May is a beautiful time to visit Japan. The air is fragrant and the mild, sunny weather makes it perfect for sightseeing. One of the most famous places in Japan is Hiroshima, and this month we explore its signature dish, Hiroshima-style Okonomiyaki, along with some history and culture about the area.
Hiroshima Prefecture is located in the Chugoku Region of Japan, at the western-most end of Honshu Island, which is Japan’s main island. On the west coast, the Chugoku Region is bound by the Sea of Japan, and on the east coast, by the Seto Inland Sea. Hiroshima Prefecture lies in the center of this region, bordered by the Seto Inland Sea on the east and the Chugoku Mountains along the northern border of the prefecture.
Five areas comprise Hiroshima Prefecture, including the Hiroshima City area, the Miyajima Area, Onomichi/Fukuyama Area, Northern Hiroshima Prefecture and Bihoku Area. Each of these diverse areas offer travelers and foodies much to experience!
Known as the “City of Water” because of the six rivers that flow through it, Hiroshima City lies at the coast of the Seto Inland Sea and serves as the administrative center of the prefecture. The city was originally founded by Terumoto Mōri in the 16th century as a feudal town, and served as gateway through the mountain passes in the north and an important trade center along the sea coast. Hiroshima City is famous for many things–from the fresh oysters that have been cultivated there since ancient times, grilled to perfection, to the rich cultural diversity brought by traders. Visiting Hiroshima City today means visiting Hiroshima Castle, Shukkei-en Garden and the red Taho-to Tower at Mitaki-dera Temple, as well as the Genbaku Dome and Peace Memorial Park.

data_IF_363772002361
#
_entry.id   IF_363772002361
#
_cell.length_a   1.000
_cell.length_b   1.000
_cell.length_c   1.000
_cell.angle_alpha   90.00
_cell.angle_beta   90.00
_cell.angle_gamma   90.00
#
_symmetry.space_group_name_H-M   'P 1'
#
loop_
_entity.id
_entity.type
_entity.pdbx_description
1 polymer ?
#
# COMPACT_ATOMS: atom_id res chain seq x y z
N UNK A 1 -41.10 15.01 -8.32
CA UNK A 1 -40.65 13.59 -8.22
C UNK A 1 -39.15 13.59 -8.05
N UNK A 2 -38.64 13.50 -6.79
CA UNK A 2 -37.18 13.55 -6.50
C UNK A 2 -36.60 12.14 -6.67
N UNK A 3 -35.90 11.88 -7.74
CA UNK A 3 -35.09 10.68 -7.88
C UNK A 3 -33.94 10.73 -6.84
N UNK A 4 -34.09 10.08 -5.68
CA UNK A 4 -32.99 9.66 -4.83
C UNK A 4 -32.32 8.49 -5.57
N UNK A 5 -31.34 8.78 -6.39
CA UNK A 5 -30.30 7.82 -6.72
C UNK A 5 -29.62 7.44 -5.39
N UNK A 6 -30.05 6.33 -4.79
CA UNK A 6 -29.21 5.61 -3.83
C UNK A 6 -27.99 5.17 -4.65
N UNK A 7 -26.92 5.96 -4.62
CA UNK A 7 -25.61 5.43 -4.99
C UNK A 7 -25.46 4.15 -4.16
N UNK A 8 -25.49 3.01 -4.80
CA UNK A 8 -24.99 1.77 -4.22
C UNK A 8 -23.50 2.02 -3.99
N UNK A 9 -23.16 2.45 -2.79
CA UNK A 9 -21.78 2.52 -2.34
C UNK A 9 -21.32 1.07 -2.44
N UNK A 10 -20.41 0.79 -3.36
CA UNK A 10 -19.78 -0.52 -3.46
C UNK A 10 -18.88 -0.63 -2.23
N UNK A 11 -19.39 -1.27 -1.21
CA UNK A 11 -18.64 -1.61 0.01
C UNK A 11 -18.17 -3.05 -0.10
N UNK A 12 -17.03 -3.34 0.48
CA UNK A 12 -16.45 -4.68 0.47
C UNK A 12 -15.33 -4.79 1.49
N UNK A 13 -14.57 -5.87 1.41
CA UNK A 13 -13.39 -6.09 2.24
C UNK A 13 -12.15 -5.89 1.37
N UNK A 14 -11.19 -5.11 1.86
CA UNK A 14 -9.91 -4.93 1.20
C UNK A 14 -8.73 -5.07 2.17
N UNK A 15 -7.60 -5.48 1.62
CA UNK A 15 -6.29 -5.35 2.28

Miyajima Island, formally known as Itsukushima Island, is famous for the awesome sight of Mt. Misen and the glorious Itsukushima Shrine. Mt. Misen is considered one of the most beautiful spots from which to view the islands of the Seto Inland Sea and from which to enjoy the virgin forests that are designated as a national natural monument. ?When not climbing the peak, visiting the Itsukushima Shrine and the accompanying ōtorii or Grand Gate are a must. Both were built in 593 and to this day, seem to float in the waters of the sea itself! Depending on when you travel, don’t miss the Water Fireworks extravaganza.
Miyajima Island is a ferry ride from the coast, and when returning to the mainland, visiting the Onomichi / Fukuyama area provides a wonderful trip to a scenic port town and temples from which to enjoy the view. And in autumn, when the maple leaves dramatically change colors, trekkers flock to Northern Hiroshima Prefecture and the Bihoku area to climb in and out of the valleys and ravines, catching glimpses of the sea and mountains.
Traveling all over Hiroshima Prefecture is sure to whet your appetite! Along with fresh, grilled oysters, Hiroshima is famous for its okonomiyaki. Okonomiyaki is a portmanteau from “okonomi” which means “as you like it” and “yaki” which means “grilled”. The Hiroshima-style okonomiyaki, also known as hiroshimayaki, was conceived of in the 1950s, during which time it provided inexpensive food for the population recovering from World War II. Hiroshimayaki is made by layering ingredients, as opposed to mixing finely chopped ingredients into the thicker pancake-like batter as is popular in the Osaka area. The traditional form of hiroshimayaki is a thin layer of crepe, dried bonito powder, shredded cabbage, tempura scraps, thinly sliced green onions and bean sprouts topped with pork belly and another layer of crepe. Once that has cooked, it’s further topped with yakisoba noodles stir-fried in okonomiyaki sauce and a fried egg. All of which is further topped with more sauce, mayonnaise and dried green seaweed powder.
Want to make the resulting goodness? Try out our recipe for Okonomiyaki, Hiroshima-Style! It’s easy to make using our electric griddles and so very satisfying!
As always, share your pictures with us…and tell us how you like to top your okonomiyaki!